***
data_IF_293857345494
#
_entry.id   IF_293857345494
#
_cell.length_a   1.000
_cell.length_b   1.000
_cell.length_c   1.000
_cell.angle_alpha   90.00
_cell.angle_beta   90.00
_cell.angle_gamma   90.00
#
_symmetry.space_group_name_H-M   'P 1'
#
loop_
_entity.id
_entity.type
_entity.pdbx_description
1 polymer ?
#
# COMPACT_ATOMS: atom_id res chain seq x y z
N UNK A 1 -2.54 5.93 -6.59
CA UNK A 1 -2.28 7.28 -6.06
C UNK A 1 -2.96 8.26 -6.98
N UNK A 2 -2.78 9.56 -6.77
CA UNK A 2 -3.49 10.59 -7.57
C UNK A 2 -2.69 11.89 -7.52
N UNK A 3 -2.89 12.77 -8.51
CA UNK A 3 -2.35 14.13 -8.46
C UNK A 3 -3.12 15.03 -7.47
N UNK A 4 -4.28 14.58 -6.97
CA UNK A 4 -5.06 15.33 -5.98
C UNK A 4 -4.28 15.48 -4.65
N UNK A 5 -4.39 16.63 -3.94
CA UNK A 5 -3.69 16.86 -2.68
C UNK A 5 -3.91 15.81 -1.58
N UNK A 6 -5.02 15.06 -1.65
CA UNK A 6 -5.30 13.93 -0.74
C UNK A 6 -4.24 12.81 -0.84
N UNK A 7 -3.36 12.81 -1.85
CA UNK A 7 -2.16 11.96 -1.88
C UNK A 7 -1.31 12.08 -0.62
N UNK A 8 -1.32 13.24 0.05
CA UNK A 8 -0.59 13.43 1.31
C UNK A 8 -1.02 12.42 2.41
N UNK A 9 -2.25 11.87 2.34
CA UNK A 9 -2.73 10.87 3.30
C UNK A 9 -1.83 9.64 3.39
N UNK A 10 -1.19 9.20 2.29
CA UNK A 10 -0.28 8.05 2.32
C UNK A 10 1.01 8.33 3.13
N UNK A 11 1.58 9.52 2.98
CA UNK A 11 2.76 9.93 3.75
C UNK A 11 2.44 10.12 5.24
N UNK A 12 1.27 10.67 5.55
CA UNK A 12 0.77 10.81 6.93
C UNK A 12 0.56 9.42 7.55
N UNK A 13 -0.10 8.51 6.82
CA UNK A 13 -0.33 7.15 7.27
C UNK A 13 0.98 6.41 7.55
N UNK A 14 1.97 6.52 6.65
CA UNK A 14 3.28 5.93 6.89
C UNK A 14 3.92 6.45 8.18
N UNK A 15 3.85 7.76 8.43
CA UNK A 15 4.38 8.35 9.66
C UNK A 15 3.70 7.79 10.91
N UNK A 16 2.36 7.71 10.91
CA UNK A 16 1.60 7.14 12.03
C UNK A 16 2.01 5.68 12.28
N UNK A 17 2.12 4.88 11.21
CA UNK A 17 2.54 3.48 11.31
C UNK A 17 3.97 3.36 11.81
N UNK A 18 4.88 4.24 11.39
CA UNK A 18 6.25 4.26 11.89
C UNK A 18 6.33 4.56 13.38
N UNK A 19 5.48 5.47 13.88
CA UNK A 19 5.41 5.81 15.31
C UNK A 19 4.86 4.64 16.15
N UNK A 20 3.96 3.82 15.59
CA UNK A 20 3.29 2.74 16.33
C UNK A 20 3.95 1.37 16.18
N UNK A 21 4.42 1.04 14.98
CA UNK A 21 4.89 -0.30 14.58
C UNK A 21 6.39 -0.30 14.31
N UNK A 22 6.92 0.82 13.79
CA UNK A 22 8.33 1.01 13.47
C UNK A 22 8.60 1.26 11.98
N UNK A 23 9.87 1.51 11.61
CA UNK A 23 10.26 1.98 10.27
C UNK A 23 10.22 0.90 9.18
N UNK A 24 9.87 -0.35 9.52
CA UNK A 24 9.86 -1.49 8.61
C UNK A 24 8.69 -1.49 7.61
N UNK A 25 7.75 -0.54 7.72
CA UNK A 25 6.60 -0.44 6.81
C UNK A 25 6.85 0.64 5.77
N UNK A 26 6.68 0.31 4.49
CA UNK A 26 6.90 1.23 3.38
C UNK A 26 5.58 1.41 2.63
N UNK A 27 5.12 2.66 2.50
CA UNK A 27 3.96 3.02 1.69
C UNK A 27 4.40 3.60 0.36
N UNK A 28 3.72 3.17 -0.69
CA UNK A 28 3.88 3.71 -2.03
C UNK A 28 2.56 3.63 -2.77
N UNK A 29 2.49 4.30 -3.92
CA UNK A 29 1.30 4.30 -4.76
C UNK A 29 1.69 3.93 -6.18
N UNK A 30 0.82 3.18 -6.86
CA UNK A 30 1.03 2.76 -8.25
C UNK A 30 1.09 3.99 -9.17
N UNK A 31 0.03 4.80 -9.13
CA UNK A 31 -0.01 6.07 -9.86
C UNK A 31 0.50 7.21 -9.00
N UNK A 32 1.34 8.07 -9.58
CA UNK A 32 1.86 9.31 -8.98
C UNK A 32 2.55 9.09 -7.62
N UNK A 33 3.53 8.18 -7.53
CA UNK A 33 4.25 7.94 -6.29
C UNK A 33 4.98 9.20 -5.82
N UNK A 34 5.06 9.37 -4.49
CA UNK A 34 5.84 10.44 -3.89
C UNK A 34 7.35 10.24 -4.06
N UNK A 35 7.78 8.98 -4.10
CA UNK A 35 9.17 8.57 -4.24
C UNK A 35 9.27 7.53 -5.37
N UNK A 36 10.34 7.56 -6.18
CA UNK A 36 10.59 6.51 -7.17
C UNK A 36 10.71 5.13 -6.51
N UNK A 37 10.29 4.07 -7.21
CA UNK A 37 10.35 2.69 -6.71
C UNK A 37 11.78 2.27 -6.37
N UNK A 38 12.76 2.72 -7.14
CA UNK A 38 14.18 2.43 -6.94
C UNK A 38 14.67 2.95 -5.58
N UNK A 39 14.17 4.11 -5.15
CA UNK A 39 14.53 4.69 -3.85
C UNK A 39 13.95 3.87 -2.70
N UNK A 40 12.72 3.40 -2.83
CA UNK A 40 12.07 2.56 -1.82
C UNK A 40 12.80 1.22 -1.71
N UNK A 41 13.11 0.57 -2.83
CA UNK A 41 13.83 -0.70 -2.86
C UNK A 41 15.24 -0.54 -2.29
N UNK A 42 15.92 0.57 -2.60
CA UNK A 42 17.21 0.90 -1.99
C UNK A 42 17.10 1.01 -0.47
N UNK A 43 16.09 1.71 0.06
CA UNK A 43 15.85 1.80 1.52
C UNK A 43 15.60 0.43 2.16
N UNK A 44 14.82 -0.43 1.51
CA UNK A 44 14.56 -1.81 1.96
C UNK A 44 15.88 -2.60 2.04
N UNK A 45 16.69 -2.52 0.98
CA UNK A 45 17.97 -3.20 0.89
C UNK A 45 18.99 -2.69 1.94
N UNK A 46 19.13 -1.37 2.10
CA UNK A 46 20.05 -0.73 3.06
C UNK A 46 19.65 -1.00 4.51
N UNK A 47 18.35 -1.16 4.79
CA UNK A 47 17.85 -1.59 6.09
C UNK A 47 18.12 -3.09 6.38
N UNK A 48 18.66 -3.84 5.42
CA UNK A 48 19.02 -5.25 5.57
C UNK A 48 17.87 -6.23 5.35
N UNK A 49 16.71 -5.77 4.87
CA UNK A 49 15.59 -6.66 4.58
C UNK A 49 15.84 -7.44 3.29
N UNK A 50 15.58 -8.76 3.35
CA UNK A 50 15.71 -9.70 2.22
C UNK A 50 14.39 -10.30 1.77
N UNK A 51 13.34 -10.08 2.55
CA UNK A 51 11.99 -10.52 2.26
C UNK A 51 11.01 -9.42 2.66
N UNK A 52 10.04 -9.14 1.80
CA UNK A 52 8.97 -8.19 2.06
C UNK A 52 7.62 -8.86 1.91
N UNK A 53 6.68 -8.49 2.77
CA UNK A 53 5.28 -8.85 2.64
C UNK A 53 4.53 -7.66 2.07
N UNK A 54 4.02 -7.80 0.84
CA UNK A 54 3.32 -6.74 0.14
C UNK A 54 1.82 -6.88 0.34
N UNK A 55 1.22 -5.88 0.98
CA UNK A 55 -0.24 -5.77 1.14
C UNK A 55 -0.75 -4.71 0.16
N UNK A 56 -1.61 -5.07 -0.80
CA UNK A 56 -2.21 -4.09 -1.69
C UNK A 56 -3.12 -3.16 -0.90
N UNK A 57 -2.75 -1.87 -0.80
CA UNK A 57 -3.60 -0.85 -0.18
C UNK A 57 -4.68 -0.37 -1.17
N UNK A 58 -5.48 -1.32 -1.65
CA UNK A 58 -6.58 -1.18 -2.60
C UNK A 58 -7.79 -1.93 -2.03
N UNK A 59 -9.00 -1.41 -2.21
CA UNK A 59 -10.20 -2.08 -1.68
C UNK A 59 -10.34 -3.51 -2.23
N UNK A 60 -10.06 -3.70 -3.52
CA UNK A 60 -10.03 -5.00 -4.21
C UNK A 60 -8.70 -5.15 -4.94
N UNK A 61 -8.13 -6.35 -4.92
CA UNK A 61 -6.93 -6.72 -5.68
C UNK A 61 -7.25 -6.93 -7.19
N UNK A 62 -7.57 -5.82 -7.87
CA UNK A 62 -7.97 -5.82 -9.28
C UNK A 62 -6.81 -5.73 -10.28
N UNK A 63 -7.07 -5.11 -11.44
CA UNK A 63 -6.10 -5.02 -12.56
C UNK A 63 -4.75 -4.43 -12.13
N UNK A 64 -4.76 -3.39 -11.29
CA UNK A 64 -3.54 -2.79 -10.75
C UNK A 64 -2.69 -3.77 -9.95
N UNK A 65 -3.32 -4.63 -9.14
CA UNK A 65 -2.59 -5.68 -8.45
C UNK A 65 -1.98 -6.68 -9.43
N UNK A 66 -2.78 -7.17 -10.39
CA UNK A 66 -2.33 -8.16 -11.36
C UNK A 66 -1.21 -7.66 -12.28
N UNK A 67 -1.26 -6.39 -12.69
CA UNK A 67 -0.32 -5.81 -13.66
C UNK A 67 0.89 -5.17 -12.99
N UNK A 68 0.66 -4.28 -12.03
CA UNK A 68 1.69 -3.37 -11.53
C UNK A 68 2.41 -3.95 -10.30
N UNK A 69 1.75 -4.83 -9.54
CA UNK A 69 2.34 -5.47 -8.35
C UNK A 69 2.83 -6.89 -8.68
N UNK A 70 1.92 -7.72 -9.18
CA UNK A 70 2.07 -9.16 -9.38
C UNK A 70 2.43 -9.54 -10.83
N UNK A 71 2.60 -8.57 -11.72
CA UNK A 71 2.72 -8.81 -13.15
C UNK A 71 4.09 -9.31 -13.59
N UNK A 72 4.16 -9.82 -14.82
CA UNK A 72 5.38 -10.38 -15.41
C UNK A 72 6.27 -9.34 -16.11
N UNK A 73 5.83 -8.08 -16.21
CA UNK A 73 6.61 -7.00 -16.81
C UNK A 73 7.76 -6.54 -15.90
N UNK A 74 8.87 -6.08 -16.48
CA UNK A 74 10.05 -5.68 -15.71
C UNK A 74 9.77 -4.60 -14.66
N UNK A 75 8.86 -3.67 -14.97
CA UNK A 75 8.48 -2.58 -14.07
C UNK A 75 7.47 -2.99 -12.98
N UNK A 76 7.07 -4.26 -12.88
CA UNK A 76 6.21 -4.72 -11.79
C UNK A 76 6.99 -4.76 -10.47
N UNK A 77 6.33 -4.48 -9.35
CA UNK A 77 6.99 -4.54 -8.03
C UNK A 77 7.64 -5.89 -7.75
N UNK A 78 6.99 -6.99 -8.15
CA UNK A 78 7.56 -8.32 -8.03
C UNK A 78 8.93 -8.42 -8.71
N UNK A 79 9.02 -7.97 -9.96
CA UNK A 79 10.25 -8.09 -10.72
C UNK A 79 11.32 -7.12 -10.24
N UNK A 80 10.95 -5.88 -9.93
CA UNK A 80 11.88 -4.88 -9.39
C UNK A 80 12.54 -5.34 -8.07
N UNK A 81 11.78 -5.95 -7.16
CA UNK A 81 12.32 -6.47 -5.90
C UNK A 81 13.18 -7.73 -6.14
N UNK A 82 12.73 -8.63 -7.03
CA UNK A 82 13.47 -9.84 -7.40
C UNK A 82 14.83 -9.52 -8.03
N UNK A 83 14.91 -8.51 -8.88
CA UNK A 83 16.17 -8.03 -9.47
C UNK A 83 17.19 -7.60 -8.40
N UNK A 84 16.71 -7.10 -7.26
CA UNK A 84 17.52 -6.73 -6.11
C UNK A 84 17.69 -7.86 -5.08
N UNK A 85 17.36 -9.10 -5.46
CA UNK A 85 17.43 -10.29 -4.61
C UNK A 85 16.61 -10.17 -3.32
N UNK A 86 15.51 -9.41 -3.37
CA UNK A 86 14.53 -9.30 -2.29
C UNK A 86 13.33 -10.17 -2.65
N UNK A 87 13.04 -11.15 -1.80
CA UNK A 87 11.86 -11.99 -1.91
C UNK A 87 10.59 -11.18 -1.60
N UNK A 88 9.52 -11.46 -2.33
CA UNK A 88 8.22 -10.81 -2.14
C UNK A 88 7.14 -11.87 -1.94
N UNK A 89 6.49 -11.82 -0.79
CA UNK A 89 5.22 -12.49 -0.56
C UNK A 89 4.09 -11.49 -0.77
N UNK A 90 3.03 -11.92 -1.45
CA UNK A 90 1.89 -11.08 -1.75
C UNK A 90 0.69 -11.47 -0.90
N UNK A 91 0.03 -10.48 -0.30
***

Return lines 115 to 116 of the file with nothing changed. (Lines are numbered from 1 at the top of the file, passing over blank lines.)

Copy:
CA UNK A 32 1.86 9.31 -8.98
C UNK A 32 2.55 9.09 -7.62